AARP is reportedly opposing a proposal by the Trump administration that could help seniors better afford their prescription drugs.
Practicing Physicians of America co-founder Dr. Marion Mass told The Daily Caller that AARP has aligned itself with “being for kickbacks that are costing the American patient money at the pharmacy counter.”
Critics of the current drug payment system in the U.S. say that middlemen, called pharmacy benefit managers (PBMs), are adding significant cost to drug prices. AARP is closely tied in to one of those PBMs and, according to Mass, that is why the non-profit group that boasts 38 million members and says its mission is to “empower people to choose how they live as they age” is fighting the plan that would help seniors.
Drug manufacturers pay rebates to PBMs, Medicare Part D plans, and Medicaid managed-care organizations to get their pharmaceuticals on health plans’ formularies–lists of drugs that payors cover. Health and Human Services (HHS) Secretary Alex Azar rightfully calls them “kickbacks.”
The proposed rule would end an exception currently in place that protects PBMs from certain parts of the Anti-Kickback Statute being enforced against them. The rule would still permit rebates “for prescription drug discounts offered directly to patients, as well as fixed fee service arrangements between drug manufacturers and PBMs,” according to a January Health and Human Services news release.
AARP believes drug manufacturers, not PBMs, are to blame for high drug costs, a spokesman for the organization told The Daily Caller. “We strongly agree with President Trump on the need to address soaring drug prices, but on the rebate rule, (the Congressional Budget Office) has said it would raise all seniors’ Part D premiums, cost Medicare nearly $200 billion, and have little impact on drug prices.”
Mass countered that AARP’s stance is tied directly to its partnership with UnitedHealth Group (UHG), which runs PBM Optum Rx. “AARP, in your relationship with mega PBM Optum, you’ve defined yourself as being for kickbacks that are costing the American patient money at the pharmacy counter and in hospitals, Mass charged. “You don’t stand for America, you stand for yourselves.”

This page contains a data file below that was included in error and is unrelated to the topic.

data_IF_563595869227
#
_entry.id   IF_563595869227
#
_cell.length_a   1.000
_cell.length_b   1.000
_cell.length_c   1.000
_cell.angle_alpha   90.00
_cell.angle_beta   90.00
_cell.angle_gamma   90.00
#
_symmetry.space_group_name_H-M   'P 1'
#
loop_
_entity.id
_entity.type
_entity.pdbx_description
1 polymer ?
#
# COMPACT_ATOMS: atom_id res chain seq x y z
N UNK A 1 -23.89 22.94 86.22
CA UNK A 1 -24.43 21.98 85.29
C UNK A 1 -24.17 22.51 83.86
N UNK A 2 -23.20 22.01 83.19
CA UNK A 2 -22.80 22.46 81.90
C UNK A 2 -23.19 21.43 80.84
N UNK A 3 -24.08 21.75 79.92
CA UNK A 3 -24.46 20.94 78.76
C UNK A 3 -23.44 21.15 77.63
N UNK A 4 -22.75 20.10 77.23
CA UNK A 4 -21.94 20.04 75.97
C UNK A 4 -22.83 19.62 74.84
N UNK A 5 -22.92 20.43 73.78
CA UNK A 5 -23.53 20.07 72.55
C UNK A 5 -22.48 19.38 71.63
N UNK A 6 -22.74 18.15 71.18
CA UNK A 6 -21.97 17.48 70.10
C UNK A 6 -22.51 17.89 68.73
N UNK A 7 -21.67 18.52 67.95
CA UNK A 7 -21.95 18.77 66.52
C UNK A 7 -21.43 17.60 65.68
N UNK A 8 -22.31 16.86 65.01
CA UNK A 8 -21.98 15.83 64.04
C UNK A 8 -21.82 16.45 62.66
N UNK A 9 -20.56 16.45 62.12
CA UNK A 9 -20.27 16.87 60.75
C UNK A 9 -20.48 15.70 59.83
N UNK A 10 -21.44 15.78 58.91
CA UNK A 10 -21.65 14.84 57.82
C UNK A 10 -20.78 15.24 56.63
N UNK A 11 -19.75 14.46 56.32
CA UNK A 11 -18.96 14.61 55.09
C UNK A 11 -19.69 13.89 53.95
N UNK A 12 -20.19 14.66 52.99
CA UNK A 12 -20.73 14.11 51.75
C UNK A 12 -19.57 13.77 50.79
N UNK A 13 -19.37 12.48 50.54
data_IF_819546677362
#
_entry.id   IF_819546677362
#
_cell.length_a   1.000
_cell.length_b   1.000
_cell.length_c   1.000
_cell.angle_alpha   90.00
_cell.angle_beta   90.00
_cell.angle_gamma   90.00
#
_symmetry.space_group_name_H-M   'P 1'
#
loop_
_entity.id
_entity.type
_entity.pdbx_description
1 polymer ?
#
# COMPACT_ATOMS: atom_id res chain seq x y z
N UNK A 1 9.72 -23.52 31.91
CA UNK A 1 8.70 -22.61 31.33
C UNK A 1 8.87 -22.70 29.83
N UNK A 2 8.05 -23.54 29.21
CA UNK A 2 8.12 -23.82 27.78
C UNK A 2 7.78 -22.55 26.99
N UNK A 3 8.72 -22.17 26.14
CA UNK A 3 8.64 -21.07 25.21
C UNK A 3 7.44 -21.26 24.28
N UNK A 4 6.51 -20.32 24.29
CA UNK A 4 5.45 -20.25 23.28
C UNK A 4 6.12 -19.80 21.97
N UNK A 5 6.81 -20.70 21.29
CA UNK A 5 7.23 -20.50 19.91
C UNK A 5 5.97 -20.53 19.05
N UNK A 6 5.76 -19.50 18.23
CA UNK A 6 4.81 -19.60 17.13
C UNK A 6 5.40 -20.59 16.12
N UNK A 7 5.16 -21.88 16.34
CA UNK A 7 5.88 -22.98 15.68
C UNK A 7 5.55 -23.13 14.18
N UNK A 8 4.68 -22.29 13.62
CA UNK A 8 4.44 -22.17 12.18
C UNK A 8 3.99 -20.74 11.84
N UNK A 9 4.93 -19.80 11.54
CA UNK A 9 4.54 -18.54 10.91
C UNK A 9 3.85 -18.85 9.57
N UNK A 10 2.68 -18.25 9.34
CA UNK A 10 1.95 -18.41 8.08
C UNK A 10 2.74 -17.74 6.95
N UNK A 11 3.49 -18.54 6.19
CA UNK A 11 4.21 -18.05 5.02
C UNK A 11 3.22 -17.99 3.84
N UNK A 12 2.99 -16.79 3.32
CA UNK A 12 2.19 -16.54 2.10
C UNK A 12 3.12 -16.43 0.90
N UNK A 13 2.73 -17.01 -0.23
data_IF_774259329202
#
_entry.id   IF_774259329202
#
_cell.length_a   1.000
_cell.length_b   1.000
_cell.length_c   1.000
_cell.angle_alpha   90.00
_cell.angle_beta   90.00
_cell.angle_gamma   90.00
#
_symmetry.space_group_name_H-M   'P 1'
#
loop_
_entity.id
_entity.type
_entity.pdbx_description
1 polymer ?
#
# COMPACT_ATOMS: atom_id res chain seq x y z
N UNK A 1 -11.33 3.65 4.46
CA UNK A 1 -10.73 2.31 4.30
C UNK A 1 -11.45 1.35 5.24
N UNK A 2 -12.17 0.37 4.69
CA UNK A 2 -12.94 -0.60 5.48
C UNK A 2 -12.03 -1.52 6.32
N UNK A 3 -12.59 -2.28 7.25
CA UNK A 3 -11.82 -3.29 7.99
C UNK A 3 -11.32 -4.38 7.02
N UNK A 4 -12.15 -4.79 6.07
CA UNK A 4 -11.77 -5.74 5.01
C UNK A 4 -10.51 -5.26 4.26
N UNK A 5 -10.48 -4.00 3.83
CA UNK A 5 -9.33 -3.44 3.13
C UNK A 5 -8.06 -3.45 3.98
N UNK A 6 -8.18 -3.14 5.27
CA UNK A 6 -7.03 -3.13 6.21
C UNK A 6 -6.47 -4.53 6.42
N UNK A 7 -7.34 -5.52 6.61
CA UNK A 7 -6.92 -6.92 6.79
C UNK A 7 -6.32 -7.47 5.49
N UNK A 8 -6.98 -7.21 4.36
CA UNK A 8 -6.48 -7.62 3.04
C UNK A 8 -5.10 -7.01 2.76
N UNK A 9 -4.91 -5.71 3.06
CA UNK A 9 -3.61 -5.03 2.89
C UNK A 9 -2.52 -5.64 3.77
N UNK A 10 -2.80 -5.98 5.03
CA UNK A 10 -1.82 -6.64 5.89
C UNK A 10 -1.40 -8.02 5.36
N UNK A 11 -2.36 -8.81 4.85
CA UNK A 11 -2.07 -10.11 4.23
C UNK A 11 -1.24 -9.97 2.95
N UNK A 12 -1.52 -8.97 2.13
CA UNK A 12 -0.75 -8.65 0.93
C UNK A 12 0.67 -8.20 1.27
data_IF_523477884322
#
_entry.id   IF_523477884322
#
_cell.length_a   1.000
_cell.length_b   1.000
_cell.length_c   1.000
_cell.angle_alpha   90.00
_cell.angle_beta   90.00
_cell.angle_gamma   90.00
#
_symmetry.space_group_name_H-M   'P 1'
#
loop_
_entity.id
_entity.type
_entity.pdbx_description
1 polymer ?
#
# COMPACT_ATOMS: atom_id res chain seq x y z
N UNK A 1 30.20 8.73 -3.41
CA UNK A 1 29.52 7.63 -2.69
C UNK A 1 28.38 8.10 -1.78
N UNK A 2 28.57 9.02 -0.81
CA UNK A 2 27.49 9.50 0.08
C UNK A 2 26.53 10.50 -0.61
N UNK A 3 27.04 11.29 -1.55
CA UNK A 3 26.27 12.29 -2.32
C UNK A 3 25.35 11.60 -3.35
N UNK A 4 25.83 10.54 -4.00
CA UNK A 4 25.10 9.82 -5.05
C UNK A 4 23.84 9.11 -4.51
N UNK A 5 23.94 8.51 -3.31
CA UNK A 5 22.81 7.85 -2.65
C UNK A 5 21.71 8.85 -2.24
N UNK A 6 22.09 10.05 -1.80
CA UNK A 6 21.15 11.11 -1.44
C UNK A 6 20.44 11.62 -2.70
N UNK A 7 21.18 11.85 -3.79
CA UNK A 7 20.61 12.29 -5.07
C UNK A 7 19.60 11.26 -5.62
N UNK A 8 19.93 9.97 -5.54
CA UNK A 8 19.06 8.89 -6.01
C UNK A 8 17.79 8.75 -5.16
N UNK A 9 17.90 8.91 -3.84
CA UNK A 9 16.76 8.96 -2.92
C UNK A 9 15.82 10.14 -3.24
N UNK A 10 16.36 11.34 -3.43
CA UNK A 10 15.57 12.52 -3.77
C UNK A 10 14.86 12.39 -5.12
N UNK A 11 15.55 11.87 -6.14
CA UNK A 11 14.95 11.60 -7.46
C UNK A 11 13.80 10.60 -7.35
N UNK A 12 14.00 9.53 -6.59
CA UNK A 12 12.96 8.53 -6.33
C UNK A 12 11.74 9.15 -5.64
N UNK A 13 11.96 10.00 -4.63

According to AARP’s financial statement, in 2017, the group derived $627 million in royalties from UHG, well over twice the amount it collected in membership dues.
“The two of those together are an absolute powerhouse in the Medicare industry. We believe that it’s almost criminal what the two companies do. They coordinate to make additional profits when AARP plays itself out to be an organization to benefit and help seniors save money, so it’s a big farce,” said Paul Cornell, CEO of AARP competitor American Seniors Association, in a phone interview with The Daily Caller News Foundation.
The new HHS rule does not go far enough, according to Mass. “No manufacturing, no development, no distribution even,” she said. “(The PBMs and group purchasing organizations) just simply decide who’s going on the formularies and what products are used in hospitals and nursing homes. Why should anyone have legalized kickbacks? There’s three giant PBMs, there’s four giant group purchasing organizations, and these companies are pretty much running the American pharmaceutical supply.”
AARP has been a controversial group for decades, with many claiming that it has no business being a non-profit. In the 1990s, the U.S. Senate investigated AARP’s non-profit status, but uncovered insufficient evidence to strip the group of that status. Just a few years ago, in an interview with the Des Moines Register, former Senator Alan Simpson indicated that he was still “troubled by AARP’s practices.” He called AARP “the biggest marketing operation in America and money-maker” and an organization with market practices that are “the greatest abuse of American generosity I witnessed in my time in the U.S. Senate.”
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